With the research still nascent and unsettled, parents and early educators continue to receive mixed messages about the value of so-called baby videos. Another study showed that 2-year-olds using touch screens learn more from the on-screen content than those who only watch, as long as they are asked to touch specific areas of the screen that relate to the task they are learning Choi and.

Kirkorian, A similar study showed that the same caveat applies to word learning as well Kirkorian et al. An only slightly more extensive line of research has emerged on the impact of interactive technologies for children aged For example, a study of the Building Blocks Pre-K math curriculum examined, among other questions, whether software integrated into a suite of curricular activities could have a positive impact on student learning.

Students in classrooms using the software scored higher than children in classrooms that employed the curriculum without the software Sarama and Clements, see also, Clements and Sarama, On the literacy front, a series of e-book studies in Israel with 40 kindergarteners and 50 first-graders showed that digital text with embedded questions and audio dictionaries definitions spoken aloud when a child clicks on a word can lead to improvements in phonological awareness, vocabulary knowledge, and word-reading skills Korat, Good results are seen when educators use the products intentionally and are given support in integrating them into their classroom practices.

One example comes from research on the television show The Adventures of SuperWhy , which is broadcast regularly on PBS and was also designed to be part of a classroom literacy curriculum for children aged In an experiment with the curriculum version, children watched episodes twice per week that were linked to teacher-led whole-classroom activities, small-group activities, online games, and individual exploration.

Teachers received professional development and training in how to integrate these activities throughout the 10 weeks.

Differentiated Literacy Strategies for Student Growth and Achievement in Grades K-6 | Corwin

With funding from the U. Department of Education, researchers conducted a randomized controlled trial of low-income children in 80 preschools to determine the impact of the media-enriched literacy curricula. They found that children outscored the control group on measures of letter recognition, letter sounds, print concepts, and knowing the letters of their names Penuel.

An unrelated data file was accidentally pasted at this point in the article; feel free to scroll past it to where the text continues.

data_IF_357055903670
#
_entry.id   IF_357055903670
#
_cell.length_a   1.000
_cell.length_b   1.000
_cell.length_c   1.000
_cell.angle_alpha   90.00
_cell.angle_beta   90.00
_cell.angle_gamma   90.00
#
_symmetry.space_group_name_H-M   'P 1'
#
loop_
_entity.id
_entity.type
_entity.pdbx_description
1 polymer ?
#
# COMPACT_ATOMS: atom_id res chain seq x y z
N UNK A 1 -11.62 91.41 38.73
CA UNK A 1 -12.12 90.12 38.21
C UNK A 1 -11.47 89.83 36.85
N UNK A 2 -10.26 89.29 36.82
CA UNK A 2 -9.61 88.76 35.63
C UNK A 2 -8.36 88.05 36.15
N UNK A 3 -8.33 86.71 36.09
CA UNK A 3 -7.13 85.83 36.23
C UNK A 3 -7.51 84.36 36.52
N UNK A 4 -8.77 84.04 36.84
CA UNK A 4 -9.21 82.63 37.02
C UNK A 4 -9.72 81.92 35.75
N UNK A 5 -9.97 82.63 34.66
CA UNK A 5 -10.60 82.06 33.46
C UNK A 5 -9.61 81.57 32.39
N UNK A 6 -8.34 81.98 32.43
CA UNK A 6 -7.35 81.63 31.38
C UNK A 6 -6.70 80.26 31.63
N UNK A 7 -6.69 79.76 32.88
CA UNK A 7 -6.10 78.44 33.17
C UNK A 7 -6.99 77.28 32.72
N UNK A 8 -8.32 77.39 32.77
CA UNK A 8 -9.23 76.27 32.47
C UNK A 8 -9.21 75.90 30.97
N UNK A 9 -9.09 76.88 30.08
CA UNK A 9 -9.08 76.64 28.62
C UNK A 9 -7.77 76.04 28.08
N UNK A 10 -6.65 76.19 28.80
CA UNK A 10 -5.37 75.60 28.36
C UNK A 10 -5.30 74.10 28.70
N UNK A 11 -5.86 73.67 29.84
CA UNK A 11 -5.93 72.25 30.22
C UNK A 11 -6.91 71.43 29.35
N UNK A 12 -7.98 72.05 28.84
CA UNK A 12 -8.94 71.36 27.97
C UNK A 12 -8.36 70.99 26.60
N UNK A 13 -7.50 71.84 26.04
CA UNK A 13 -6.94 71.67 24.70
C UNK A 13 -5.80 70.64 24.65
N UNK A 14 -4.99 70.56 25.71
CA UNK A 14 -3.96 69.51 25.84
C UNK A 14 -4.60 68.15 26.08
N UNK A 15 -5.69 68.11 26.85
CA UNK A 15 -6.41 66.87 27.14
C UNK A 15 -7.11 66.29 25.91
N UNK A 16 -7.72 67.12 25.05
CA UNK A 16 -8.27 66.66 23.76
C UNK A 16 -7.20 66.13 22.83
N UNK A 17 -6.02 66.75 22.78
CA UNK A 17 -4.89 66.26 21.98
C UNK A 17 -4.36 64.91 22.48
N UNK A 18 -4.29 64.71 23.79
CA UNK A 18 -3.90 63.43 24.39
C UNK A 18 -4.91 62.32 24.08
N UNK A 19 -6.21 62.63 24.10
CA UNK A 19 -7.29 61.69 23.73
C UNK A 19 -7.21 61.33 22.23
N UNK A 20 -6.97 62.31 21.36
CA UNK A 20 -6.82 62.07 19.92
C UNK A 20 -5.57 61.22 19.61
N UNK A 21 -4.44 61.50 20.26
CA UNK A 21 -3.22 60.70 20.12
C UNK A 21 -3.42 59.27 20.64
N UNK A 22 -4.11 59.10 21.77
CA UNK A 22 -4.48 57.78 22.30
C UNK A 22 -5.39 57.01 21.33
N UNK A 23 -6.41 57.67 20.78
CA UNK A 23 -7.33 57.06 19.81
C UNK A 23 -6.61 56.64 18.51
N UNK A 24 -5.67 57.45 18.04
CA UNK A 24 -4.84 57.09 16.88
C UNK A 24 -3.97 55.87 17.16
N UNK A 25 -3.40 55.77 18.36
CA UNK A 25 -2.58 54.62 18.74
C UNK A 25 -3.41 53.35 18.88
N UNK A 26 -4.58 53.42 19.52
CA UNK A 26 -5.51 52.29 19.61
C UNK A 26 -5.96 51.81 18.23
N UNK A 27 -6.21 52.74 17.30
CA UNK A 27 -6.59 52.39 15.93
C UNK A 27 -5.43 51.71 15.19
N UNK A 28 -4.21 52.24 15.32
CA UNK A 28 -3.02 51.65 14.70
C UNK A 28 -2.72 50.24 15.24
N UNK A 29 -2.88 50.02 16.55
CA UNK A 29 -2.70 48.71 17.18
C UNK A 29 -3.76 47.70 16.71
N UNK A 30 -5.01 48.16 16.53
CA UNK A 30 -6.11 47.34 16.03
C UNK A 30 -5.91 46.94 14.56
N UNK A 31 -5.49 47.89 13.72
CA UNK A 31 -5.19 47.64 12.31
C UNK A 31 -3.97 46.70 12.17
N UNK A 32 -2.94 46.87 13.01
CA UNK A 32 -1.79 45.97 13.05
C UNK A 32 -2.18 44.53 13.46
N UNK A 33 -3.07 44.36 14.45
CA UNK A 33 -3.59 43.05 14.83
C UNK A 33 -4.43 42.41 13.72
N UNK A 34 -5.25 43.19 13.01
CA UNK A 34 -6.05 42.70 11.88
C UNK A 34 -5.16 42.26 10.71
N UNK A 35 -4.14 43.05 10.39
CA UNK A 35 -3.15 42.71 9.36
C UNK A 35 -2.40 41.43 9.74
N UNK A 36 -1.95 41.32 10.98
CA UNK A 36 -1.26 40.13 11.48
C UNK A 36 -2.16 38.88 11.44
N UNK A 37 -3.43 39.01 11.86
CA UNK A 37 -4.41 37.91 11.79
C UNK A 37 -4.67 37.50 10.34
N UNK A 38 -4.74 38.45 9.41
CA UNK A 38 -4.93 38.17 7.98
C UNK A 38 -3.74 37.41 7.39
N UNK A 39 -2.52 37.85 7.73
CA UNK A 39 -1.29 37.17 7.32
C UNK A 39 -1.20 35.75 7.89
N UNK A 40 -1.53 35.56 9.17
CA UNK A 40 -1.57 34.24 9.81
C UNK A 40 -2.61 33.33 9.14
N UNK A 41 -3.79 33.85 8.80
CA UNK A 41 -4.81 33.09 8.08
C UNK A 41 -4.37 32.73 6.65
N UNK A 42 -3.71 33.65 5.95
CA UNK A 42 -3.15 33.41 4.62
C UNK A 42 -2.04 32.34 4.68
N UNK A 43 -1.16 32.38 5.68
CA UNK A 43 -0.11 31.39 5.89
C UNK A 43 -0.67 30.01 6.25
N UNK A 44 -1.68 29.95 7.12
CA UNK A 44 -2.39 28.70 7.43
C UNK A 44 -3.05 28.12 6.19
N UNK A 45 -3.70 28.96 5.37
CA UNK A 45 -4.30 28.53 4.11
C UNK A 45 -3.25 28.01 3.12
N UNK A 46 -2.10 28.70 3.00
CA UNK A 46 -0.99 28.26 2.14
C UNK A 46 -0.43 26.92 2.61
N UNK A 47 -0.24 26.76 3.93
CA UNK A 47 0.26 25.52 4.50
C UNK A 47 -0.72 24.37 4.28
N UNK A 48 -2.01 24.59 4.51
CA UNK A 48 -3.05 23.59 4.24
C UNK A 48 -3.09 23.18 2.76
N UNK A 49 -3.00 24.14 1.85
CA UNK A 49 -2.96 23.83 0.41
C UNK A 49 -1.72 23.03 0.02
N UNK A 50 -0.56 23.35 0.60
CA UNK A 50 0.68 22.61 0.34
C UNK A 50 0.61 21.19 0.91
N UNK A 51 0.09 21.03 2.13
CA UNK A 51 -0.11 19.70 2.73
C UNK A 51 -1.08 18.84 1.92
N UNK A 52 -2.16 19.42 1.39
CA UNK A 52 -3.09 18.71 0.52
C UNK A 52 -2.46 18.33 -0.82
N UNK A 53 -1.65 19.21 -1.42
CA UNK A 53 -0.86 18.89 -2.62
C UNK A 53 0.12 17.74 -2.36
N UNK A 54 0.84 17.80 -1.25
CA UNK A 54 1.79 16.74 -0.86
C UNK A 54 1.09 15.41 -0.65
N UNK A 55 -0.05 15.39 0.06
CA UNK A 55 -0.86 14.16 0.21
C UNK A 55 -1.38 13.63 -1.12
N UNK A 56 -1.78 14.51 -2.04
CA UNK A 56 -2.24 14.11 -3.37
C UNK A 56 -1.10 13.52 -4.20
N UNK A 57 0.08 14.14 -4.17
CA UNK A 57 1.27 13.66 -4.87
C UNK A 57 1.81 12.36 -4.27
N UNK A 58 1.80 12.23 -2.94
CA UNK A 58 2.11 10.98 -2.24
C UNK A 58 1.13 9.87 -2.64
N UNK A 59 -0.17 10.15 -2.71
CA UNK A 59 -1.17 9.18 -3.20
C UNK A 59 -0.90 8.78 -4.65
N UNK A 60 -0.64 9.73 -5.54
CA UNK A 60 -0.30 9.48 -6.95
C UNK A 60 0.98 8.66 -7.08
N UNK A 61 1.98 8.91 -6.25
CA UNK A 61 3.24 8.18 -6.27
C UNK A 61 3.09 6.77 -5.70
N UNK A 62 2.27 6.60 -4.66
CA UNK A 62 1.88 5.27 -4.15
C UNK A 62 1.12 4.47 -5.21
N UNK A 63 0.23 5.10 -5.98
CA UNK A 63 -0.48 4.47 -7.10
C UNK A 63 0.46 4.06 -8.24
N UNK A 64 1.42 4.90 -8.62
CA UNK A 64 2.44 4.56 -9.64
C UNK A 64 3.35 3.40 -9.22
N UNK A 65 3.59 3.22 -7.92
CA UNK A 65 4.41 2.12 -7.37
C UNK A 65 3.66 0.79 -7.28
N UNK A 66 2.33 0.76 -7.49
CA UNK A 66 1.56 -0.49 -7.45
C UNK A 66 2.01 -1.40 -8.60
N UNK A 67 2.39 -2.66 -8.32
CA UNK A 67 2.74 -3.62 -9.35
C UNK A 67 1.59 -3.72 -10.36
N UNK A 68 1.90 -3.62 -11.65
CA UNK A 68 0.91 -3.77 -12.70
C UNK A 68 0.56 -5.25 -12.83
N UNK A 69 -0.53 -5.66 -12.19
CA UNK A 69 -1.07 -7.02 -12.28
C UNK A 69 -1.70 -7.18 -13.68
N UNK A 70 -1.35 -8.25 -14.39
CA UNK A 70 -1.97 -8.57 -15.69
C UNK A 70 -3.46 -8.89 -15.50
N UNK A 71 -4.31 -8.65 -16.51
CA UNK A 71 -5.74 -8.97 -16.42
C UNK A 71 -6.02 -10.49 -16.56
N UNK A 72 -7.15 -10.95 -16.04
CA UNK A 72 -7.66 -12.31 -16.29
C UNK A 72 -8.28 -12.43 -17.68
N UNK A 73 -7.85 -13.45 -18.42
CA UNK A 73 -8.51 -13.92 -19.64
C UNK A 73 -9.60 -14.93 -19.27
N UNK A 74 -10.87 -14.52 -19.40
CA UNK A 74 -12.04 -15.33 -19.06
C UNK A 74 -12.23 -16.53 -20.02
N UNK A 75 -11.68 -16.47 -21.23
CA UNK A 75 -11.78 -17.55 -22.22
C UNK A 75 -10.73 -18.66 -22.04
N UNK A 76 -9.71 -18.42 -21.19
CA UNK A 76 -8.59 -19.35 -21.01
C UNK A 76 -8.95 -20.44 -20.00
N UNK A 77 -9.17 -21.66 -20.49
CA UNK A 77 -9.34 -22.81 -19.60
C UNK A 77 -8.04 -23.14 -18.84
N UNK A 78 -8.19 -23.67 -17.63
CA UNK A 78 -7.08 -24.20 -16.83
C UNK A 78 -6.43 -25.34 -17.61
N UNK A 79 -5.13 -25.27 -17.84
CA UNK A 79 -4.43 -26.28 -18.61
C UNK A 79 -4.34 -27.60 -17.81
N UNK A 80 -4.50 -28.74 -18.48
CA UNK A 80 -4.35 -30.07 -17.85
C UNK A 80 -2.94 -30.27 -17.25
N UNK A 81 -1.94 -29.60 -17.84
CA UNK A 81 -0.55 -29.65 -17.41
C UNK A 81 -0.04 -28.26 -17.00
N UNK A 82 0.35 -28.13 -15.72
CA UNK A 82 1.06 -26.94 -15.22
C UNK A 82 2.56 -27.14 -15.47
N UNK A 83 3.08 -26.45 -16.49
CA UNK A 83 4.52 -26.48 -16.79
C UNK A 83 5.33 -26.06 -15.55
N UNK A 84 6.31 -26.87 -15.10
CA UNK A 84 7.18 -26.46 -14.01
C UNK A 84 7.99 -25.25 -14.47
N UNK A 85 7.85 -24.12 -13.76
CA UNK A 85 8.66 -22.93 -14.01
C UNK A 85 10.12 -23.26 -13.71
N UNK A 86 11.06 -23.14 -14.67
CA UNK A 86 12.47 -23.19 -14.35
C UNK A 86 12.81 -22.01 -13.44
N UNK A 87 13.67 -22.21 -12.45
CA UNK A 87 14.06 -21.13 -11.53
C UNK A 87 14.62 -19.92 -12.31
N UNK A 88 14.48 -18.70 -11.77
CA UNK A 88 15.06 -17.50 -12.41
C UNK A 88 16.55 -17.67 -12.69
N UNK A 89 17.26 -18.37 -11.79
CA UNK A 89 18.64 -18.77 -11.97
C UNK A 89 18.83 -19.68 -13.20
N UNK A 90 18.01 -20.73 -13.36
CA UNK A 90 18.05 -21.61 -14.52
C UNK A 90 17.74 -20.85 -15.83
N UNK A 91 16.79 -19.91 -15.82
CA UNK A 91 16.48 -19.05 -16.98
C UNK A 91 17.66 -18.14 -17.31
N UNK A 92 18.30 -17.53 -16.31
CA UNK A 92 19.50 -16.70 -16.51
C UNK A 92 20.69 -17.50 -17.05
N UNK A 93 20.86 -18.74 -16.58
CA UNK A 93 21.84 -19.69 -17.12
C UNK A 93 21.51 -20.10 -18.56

The most important feature of any high-quality educational environment is a knowledgeable and responsive adult Darling-Hammond, ; Ferguson, ; NRC, b; Watson, , and this is no less true for technology as part of the learning environment. As research continues to examine what kinds of tools, media, and curriculum integration may be best for young children at which ages, one area of consensus is already forming: children consistently show greater signs of learning if they watch media with an adult who engages them in the content or helps them connect the ideas on screen to their world.

Just as they do with books, adults can spark conversations about the subject matter of a video or a game by using dialogic questioning and other ways to prompt deeper engagement. In short, computers and other technology are used well in classrooms where educators use effective instructional strategies.

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Moreover, there is evidence that if educators receive more support in the use of computers, their students benefit, even more than if the support is targeted at students Fuller, As the science of how children are affected by and in what ways they can learn from various forms of media and technology emerges, research is starting to focus on a corollary question: What skills and knowledge do young children need to acquire about how to use technology and media—that is, what does digital literacy or technological fluency look like for young children?

There are instances of children as young as 5 learning how to produce multimedia projects, and some case studies suggest that such projects could prompt better reading comprehension Hobbs and Moore, Given the role these tools are already playing in schools and workplaces, more scientific research is needed on how and when young children develop skills in and knowledge about technology and media.